What do writers want?
The first thing that might occur to anyone attempting to answer this question is ‘help in writing stories’. But many writers feel that this is the last thing they need help with. ‘Being a writer’ to them is a very personal and very private activity, a zone in which something almost mystically creative takes place and some kind of ‘inner self’ puts words together on a page or screen. This is a secret sanctum for those writers, into which no one is admitted, not even those whom the writer loves deeply, though they may glimpse the work that emerges before anyone else.
The next thing that might possibly answer the question ‘What do writers want?’ might be services like editing or proofreading. But with the advent of the internet and many tools and devices that were unthinkable a few years ago, many writers now assume that, because they have spell-checked the words using an app, or some such mechanism, little else is needed. As for editing - having someone read the story and suggest changes - see above: that would mean allowing a stranger into the sanctum. ‘Editing’ is viewed with hostility by some writers as an unwanted and even unnecessary evil, while others tolerate it in order to get into the hallowed halls of a traditional publisher.
‘What do writers want?’ might also be answered by the words ‘help with marketing’, especially in these days of independent publishing, when a manuscript can make it all the way from a writer’s mind to the page, then all the way to the internet as a book, only to sit there, untouched and unbought thereafter. But even this apparently insurmountable obstacle - the yawning gap between the work and the reader which opens up at the last minute and swallows so much of a writer's time, effort and anxiety - is not something that many writers seek help with. This might be because they understand it so little that they are totally backed off from it; it might be that, because they have had one or two sales, they can convince themselves that it is ‘just a matter of time’ before they achieve commercial success or that some new technique will come along soon to ‘crack’ marketing for them once and for all. Or perhaps they have spent so much money on advertising already that they simply can’t afford to seek help. Whatever it is, even ‘marketing advice’ doesn’t seem to answer the question ‘What do writers want?’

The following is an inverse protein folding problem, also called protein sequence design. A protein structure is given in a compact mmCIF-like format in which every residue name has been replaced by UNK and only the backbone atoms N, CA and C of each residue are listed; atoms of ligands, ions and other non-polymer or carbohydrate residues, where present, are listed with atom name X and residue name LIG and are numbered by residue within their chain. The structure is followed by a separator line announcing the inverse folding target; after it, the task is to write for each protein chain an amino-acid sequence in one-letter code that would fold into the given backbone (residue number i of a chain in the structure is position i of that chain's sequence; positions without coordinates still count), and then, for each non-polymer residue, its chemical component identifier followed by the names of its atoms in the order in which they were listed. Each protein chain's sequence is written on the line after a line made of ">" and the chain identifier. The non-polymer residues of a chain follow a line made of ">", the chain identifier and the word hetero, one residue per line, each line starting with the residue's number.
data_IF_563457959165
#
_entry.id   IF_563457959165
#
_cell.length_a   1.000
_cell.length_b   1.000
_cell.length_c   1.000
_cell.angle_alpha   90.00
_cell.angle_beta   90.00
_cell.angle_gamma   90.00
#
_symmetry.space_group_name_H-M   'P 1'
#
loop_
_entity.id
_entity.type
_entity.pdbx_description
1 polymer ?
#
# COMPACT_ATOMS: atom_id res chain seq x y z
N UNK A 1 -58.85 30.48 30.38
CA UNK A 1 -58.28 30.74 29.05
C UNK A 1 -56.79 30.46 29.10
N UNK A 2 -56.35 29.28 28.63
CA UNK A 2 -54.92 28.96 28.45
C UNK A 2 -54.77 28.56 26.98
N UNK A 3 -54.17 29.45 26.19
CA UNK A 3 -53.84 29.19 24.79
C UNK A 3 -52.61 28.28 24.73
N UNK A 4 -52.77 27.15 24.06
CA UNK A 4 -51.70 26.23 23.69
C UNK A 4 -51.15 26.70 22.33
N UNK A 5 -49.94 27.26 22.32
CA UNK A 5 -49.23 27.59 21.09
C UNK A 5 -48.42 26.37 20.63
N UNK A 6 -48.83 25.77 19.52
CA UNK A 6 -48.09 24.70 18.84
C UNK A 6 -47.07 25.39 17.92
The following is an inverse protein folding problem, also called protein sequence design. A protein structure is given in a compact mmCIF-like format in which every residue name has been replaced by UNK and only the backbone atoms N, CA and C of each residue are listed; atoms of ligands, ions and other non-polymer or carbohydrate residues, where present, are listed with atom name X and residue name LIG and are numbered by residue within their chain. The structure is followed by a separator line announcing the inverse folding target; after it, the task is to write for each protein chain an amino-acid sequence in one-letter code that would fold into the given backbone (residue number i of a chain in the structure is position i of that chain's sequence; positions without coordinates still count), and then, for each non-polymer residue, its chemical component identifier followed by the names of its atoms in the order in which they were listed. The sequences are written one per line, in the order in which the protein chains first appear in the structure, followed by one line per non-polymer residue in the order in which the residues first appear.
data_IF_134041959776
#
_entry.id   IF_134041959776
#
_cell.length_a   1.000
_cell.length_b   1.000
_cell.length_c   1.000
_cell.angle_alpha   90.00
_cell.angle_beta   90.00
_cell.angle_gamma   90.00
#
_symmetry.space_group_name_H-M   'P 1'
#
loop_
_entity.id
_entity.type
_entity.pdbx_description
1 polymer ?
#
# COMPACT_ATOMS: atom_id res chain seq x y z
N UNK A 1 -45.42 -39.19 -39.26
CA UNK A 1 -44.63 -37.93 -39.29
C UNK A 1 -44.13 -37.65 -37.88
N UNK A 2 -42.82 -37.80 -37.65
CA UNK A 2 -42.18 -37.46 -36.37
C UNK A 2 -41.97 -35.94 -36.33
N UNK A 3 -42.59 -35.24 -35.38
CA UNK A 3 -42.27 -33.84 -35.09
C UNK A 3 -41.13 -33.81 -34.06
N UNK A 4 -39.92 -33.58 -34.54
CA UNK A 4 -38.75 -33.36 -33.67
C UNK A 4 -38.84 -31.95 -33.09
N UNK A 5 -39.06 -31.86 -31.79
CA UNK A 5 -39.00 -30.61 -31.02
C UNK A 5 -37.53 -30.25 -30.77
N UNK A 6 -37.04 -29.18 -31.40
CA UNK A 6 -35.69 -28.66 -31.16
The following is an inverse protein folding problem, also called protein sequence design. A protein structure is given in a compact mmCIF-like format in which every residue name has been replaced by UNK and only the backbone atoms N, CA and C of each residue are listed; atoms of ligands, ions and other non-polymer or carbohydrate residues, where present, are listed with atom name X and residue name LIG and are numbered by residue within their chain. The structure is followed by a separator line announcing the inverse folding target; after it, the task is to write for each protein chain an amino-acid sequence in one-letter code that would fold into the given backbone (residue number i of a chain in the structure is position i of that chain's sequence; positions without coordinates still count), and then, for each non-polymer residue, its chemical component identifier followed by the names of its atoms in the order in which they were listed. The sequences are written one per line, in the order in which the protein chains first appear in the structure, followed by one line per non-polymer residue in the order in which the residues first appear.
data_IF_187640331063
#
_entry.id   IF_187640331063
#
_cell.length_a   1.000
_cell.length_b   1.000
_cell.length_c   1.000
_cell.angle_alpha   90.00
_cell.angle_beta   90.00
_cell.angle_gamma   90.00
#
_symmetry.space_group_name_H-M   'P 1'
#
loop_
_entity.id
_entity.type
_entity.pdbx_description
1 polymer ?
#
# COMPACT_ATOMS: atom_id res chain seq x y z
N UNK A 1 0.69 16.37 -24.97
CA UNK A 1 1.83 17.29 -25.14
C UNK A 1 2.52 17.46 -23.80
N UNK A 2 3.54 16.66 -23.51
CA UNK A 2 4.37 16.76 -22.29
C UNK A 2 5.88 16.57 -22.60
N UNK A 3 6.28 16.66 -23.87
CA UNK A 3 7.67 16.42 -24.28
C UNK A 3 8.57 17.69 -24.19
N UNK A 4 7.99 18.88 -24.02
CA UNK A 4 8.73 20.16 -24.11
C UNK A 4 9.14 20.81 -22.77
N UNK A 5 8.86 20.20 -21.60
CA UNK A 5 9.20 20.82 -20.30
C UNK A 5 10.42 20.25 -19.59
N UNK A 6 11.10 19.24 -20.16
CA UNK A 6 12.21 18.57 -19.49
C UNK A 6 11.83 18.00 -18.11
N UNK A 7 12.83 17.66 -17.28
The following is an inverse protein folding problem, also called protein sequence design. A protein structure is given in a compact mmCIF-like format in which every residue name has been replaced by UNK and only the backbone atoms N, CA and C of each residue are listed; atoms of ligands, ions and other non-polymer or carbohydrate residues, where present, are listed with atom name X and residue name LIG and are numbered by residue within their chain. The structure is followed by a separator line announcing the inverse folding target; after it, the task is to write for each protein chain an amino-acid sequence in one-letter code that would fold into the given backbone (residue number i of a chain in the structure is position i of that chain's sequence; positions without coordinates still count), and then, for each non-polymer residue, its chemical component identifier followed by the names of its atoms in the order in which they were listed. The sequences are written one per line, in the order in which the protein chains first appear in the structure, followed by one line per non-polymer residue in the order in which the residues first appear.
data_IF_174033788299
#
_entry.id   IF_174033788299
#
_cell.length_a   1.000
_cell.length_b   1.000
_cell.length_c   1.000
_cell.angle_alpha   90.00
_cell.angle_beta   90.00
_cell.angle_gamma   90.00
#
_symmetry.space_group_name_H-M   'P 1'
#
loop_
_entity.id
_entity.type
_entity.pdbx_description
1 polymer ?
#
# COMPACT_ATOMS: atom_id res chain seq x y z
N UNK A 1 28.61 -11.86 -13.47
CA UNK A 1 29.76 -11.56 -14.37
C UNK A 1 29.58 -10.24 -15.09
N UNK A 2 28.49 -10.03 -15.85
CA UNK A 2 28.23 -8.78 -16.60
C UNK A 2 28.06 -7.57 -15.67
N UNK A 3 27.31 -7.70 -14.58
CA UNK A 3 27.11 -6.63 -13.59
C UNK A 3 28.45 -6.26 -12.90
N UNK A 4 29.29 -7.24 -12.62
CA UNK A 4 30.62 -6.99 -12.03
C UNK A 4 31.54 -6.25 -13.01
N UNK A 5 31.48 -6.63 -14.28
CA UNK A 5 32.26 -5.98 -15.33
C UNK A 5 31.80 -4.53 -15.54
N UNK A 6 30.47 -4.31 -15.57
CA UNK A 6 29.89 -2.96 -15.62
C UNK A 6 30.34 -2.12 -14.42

In the end, the thing that writers seem to want most of all is to be read. That this involves all of the above - putting an attractive story together, getting it edited into shape, having it marketed effectively to the reading public - seems to escape the attention of many of them. And so we meet a paradox at the heart of what it is to be a writer: a private, personal, almost sacred act, into which the eyes and ears and voices of others must not intrude, must in the end, to reach full fruition, become a public, impersonal and secular act, into which those eyes and ears and voices must be invited to become active participants. The manuscript typed late at night in the quiet of one’s room, never shown to anyone, full of an inner passion which the outer world must never glimpse, must become something alive and exposed in the open marketplace, shown to absolutely everyone, in the hope that its message communicates to the masses. The act of writing, initially an introversion whether the writer identifies as an introvert or not, must become an act of extroversion in the extreme; its sacred nature must become secular if the writer is to make money from it.